‘Kidnap-for-ransom’ phone scam targeting parents in San Bernardino County

November 20, 2015

Source: abc7.com

Sheriff’s deputies are warning the public about a terrifying kidnapping scam targeting parents across San Bernardino County.


It’s the kind of terrifying scam that strikes right at the heart of parents: A parent receives a phone call from a person who says their child is being held hostage, and the stranger vows to harm or kill the child unless a ransom is paid.

San Bernardino County sheriff’s deputies say this kidnapping scam happened to several people just last week.

“We want to emphasize to the public that this has been determined to be a new scam. We have no cases of confirmed kidnappings that have occurred at this time,” said Jodi Miller of the San Bernardino County Sheriff’s Department.

In a typical scenario, Miller says the suspects use personal knowledge about the child and tell parents not to call 911. The suspects claim they’re monitoring police scanners and would know if law enforcement was notified.


“The suspects are actually using children as decoys as part of these conversations, and have the children crying in the background yelling for mommy or daddy that they need help,” Miller said.

The victims are told to withdraw and wire anywhere from $500 to $5,000, which authorities say terrified parents are more than willing to do when unaware that their child is safe.

The caller keeps them on the phone until the transaction is done before the parent has a chance to call their child or double-check the caller’s story. Later, parents or family members learn their child or relative was never kidnapped or in any harm in the first place.

The terrifying crime hits close to home for many parents.

“You don’t know if it’s real or not if someone is saying that to you,” parent Jennifer Candler said. “That makes me scared also because how do you know my child’s information?”

Anyone who has received a similar call or who may have further information on this scam is asked to call authorities at (909) 387-8313 or (760) 956-5001.

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2 Americans abducted in southern Philippines

Source: Herald Online

By TERESA CEROJANO – Associated Press

MANILA, Philippines —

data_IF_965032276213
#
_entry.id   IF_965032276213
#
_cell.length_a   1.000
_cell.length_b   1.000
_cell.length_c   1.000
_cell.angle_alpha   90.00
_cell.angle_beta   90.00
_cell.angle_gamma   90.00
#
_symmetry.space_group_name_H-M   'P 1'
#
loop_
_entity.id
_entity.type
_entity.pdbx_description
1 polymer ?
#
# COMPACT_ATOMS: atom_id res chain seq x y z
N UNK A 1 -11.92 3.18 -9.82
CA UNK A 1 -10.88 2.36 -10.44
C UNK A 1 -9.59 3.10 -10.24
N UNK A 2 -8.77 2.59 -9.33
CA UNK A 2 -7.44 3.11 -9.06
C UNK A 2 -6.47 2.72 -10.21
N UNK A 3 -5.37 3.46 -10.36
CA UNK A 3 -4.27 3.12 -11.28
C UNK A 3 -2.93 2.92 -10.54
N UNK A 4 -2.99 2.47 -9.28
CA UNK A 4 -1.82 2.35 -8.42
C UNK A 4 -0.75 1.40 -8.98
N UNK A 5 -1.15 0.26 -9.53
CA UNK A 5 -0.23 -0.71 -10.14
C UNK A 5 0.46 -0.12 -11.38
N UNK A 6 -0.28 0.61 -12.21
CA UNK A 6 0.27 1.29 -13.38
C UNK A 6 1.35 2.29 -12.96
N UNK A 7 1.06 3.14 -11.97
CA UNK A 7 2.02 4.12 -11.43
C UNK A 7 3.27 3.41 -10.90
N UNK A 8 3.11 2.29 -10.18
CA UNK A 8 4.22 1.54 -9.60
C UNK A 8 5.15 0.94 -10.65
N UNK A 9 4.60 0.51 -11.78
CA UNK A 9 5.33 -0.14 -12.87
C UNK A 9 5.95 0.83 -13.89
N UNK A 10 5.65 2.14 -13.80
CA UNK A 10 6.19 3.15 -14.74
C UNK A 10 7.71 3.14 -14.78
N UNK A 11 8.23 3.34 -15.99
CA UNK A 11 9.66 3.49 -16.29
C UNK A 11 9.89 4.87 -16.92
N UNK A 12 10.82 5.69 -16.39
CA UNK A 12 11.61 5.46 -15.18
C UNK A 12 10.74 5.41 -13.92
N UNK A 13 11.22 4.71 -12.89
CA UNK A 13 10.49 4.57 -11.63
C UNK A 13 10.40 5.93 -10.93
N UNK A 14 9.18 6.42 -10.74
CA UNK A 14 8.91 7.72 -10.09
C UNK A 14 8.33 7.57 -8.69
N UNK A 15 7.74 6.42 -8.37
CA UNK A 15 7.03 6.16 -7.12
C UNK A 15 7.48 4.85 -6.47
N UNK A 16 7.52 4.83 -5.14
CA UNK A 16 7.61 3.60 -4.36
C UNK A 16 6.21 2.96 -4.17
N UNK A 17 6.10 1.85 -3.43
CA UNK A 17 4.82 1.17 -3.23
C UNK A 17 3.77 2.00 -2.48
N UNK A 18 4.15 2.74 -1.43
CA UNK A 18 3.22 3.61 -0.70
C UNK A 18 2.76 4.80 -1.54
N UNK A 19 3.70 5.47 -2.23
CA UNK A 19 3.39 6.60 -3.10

More than a dozen armed men abducted a naturalized American, her teenage son and Filipino nephew before dawn Tuesday from a southern Philippine island near a stronghold of al-Qaida-linked militants, officials said.

Suspicion fell on the notorious Abu Sayyaf, which has been blamed for ransom kidnappings, beheadings and bombings in the last two decades, or a Muslim rebel commander whose group has been linked to previous abductions.

The 400-plus Abu Sayyaf militants, who are fighting for an Islamist state in the predominantly Christian nation, are holding three other kidnap victims, including a child, as part of desparate efforts to raise funds, according to the Philippine army.

The assailants seized Gerfa Yeatts Lunsmann, her 14-year-old son and 19-year-old Filipino nephew from a house in Zamboanga city’s Tictabon island village, then fled with their captives in two motorized boats, said police Senior Superintendent Edwin de Ocampo.

No contact or ransom demand has been made by the abductors, and their identities remain unconfirmed, de Ocampo said.

It happened near Basilan Island, the birthplace and stronghold of the Abu Sayyaf militants, about 550 miles (880 kilometers) south of Manila.

The largest Muslim separatist group, Moro Islamic Liberation Front, is present in the area but it has been negotiating with the government and a cease-fire has largely held for several years.

However, the military said a separatist Moro commander identified as Waning Abdulsalam may have been responsible. Rebel spokesman Von Al Haq said his group would investigate but that it has no such report and will not tolerate criminal activities.

Police earlier said the woman was a Filipino married to a German and the family lives in the U.S. state of Virginia.

But army Col. Buenaventura Pascual, commander of an anti-terrorist task force in Zamboanga, said his men on Tictabon Island saw the U.S. passports of Lunsmann and her son, showing they were American citizens.

Lunsmann, 50, was originally from Basilan and her previous name was Jerpa Usman, police and military officials said.

Pascual said the woman’s husband is apparently an American citizen of German ancestry. He did not accompany his wife and son, who arrived in the Philippines two weeks ago to visit relatives.

Calls and text messages to the U.S. Embassy were unanswered Tuesday.

“We have deployed troops to track down the victims,” Pascual said.

Presidential spokesman Edwin Lacierda said the local crisis committee was convened and that police and the military were trying to rescue the victims and capture the culprits.

Military spokesman Lt. Col. Randolph Cabangbang said intelligence reports showed the victims may have been brought to Basilan’s Tuburuan township.